Pragma conf was a lot of fun! I met loads of new and old friends, which led to meaningful conversations about what we do, what we sometimes feel we should do, and what we want to do.
One such conversation, with Chris Eidhof, was about how we think about programming. It was brought to mind again recently by Derek Jones’s post on Lisp and functional programming languages. His description of the Lisp community reminds me a lot of my own post on the tankard brigade, in that what keeps Lisp going is the exclusivity, and the need to know arcane rules to get things done when non-purists have much easier means to the same end.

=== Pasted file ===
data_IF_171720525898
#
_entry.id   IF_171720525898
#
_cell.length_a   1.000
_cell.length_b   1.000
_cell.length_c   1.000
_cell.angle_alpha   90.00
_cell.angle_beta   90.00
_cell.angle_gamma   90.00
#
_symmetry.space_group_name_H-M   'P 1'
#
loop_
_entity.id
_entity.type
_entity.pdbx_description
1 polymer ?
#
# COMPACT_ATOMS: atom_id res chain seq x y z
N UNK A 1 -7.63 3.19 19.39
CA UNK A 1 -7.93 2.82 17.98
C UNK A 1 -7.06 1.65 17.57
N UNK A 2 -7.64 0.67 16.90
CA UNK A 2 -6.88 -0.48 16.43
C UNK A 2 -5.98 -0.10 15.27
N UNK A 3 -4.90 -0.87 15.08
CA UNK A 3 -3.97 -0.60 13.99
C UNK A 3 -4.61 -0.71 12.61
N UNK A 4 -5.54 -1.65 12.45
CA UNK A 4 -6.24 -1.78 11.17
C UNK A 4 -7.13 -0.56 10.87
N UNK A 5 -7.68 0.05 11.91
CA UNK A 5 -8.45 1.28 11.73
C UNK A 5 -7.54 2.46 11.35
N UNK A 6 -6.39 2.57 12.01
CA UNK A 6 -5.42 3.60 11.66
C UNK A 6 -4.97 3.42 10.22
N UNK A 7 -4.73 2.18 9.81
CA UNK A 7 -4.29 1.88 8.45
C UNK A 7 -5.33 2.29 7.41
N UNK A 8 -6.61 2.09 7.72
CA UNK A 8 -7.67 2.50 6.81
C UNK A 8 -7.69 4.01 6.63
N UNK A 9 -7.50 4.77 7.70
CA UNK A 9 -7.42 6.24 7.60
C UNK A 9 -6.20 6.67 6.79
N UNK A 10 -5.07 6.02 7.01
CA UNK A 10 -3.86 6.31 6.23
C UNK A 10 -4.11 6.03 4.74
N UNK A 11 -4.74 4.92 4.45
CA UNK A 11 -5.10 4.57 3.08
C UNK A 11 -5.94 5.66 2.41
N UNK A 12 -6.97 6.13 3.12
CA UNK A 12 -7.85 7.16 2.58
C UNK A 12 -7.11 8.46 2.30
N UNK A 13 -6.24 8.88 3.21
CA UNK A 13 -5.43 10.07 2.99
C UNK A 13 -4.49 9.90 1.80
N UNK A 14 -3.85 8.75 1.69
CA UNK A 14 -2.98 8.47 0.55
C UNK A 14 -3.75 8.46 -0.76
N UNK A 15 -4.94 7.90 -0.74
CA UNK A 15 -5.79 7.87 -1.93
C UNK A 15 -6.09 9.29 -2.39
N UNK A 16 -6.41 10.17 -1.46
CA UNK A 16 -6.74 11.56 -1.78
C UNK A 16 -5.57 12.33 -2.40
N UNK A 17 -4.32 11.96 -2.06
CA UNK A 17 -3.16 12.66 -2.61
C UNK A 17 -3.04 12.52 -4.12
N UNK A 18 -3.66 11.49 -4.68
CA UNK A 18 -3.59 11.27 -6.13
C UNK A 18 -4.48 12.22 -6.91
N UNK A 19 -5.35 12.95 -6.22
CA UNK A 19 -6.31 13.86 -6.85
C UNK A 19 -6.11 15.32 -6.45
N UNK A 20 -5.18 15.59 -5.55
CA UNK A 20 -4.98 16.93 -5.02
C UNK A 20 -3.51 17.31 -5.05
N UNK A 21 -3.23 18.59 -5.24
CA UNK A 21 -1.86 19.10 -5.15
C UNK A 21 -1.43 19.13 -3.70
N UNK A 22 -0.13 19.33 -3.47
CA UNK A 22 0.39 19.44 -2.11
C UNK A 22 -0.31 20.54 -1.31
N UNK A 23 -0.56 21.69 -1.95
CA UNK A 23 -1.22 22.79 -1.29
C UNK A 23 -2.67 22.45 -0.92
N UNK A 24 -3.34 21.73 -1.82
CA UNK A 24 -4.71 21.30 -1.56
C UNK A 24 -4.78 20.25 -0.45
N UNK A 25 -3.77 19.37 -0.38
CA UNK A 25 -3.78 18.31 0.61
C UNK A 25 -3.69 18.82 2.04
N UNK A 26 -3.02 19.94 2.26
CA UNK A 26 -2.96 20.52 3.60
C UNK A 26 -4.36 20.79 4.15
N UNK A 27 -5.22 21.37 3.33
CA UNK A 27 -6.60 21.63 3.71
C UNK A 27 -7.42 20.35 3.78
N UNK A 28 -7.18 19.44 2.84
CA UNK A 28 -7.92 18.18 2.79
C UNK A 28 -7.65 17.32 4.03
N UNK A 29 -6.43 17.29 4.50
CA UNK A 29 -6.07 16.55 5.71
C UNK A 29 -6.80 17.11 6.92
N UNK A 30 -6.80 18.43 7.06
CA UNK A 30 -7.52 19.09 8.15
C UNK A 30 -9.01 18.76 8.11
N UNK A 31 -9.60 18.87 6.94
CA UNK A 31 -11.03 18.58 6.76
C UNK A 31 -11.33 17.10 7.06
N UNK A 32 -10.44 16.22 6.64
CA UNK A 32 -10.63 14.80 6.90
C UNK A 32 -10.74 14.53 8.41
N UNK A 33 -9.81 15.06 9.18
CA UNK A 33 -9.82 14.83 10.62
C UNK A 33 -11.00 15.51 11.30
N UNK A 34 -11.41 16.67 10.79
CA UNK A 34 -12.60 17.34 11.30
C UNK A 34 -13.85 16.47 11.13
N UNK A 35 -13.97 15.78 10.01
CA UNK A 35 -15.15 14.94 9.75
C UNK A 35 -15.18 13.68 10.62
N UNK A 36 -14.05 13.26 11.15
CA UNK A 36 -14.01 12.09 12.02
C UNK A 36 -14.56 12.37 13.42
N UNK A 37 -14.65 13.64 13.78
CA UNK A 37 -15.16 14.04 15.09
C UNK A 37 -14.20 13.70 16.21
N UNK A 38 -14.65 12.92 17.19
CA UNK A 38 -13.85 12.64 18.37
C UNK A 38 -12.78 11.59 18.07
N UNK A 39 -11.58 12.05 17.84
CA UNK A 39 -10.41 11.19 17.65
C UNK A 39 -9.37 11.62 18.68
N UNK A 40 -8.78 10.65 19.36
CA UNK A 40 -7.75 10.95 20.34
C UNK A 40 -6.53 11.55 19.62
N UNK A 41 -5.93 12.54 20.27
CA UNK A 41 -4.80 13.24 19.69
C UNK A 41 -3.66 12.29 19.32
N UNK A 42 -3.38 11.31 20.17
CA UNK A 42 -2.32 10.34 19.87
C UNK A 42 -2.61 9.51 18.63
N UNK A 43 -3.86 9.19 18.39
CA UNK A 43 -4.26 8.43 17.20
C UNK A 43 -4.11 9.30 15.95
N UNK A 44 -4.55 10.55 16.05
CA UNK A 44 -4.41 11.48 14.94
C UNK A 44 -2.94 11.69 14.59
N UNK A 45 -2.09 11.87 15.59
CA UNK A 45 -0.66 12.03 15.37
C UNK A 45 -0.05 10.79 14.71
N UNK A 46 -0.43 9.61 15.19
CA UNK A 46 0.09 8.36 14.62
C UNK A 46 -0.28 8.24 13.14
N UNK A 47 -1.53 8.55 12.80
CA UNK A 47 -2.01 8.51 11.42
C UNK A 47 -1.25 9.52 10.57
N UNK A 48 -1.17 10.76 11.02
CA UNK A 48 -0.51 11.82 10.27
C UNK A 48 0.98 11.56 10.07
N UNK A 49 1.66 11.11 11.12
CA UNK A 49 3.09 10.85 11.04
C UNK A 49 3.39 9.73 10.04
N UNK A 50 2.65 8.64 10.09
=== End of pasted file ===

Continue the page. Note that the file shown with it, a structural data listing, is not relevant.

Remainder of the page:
What intrigues me about that is that it puts me into the tankard brigade, which gives me a lot to reflect on. When I look at Lisp I see a parsimony, a lack of arbitrary rules. It looks like there’s a single underlying metaphor, and everything in my solution can be expressed through that metaphor (no matter how I solved the problem). I look at Lisp and see functions. I look at Io or Self and see messages. But when I look at supposedly more accessible languages I see a bag of edge cases and special “oh, you want to do that? No, you need one of these” conditions, with no metaphor.